Wednesday, November 8, 2023

Please Be Kind

Last Sunday, I held my dog walking tutorial at the park.  It went swimmingly well and I think everyone benefited from being there.  One of the participants reached out after the tutorial to tell me how panicked she'd been beforehand, almost to the point of not showing up and making an excuse for her absence, but then decided to at least show up and see how it goes. You see, she has a "challenging" dog.  Or at least everyone around her is telling her that her dog is challenging.  She's been working really hard to help her dog be less anxious in social situations, to enjoy walks, etc.  And yet, her family, her neighbors, and even a few of her friends keep telling her that her dog "still needs work."  Well, I'm here to tell you, first of all, we can all use a little work, can't we?  And second, comments like this are not well-meaning, nor are they helpful or kind.  All those comments have done are make my client feel like she's not doing enough for her dog, when it's actually quite the contrary; she's doing so much for her dog and it shows!  She and her dog did great in the class and I was thrilled with her progress and told her as much.  

The whole point of teaching this dog walking tutorial was to offer an opportunity for a group of dog owners to get together in a non-judgmental, supportive environment, and work together on their leash handling skills, ability to move around other people and other dogs, and expose their dogs to children playing, bikes, scooters, etc. in a controlled setting, and under my watchful eye.  I chose the participants for this class based not just on my knowledge of their dogs, but on their ability to be kind and caring with each other.  I knew that a couple of the dog owners attending this tutorial were going to be way out of their comfort zone.  I wanted them to know that every other dog owner around them has had similar experiences.  I had them practice exchanging pleasantries as they passed each other, learn to say no to friendly strangers who wanted to pet their dog, and what to do when children charge at you unattended.  We problem solved approaches from off leash dogs when your dog is on leash, and we even worked around picnickers and food.  Everyone left class with a better sense of how much they've accomplished and a few pointers on what they can do to make their walks even better in the future.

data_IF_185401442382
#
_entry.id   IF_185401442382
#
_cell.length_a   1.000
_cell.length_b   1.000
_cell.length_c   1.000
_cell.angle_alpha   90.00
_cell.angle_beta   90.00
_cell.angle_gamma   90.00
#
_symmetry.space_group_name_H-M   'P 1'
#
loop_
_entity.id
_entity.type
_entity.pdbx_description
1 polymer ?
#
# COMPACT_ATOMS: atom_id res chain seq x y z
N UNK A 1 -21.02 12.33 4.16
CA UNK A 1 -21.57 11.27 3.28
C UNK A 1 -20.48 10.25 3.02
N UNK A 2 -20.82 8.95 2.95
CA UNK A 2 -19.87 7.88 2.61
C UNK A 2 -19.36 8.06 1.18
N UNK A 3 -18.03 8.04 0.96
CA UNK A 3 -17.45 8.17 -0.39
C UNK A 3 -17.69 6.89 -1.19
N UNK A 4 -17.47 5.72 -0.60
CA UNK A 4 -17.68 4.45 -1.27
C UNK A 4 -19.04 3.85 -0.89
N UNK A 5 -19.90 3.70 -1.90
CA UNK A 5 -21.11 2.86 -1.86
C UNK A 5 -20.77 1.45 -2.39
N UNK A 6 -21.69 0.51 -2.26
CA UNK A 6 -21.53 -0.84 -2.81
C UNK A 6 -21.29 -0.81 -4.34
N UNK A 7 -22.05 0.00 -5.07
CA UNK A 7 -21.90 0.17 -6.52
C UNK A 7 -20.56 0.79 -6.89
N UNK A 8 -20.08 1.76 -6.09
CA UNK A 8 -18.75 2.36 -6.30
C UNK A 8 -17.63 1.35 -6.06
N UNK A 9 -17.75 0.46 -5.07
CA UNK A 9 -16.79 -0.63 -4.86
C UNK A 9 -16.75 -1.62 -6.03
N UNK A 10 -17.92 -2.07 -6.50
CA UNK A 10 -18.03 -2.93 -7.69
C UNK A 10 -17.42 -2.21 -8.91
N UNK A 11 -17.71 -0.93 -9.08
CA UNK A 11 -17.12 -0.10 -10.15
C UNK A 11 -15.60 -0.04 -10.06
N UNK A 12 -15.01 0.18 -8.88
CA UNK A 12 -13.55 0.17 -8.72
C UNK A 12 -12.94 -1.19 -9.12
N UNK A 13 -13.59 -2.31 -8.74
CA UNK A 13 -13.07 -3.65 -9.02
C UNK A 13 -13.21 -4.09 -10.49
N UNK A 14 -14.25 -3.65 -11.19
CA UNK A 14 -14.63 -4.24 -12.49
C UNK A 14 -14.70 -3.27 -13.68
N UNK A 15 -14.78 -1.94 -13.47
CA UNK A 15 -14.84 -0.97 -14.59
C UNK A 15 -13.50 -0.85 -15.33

When I saw two people exchange contact information after class to set up a walk together again sometime soon, that's when I knew this tutorial had been a success.  Folks came to learn but walked away with the confidence to step out of their comfort zone and hit the park again without me there cheering them on.  As any good coach knows, you teach the skills and then you let your students soar.  One person asked if I'd do another tutorial in a few months to assess progress and make further recommendations, and I think that might be a fun thing to do a reunion, of sorts!  Do I think this group really needs it?  Not at all.  But if they want to work together again, I am happy to facilitate that and provide guidance.  No matter what, they all know now that kindness can be found among strangers.

As always, if you have questions about your pet's behavior, you know where to find me.

Just me with some dog friends and their guardians on a lovely day to walk
 and work in the park.

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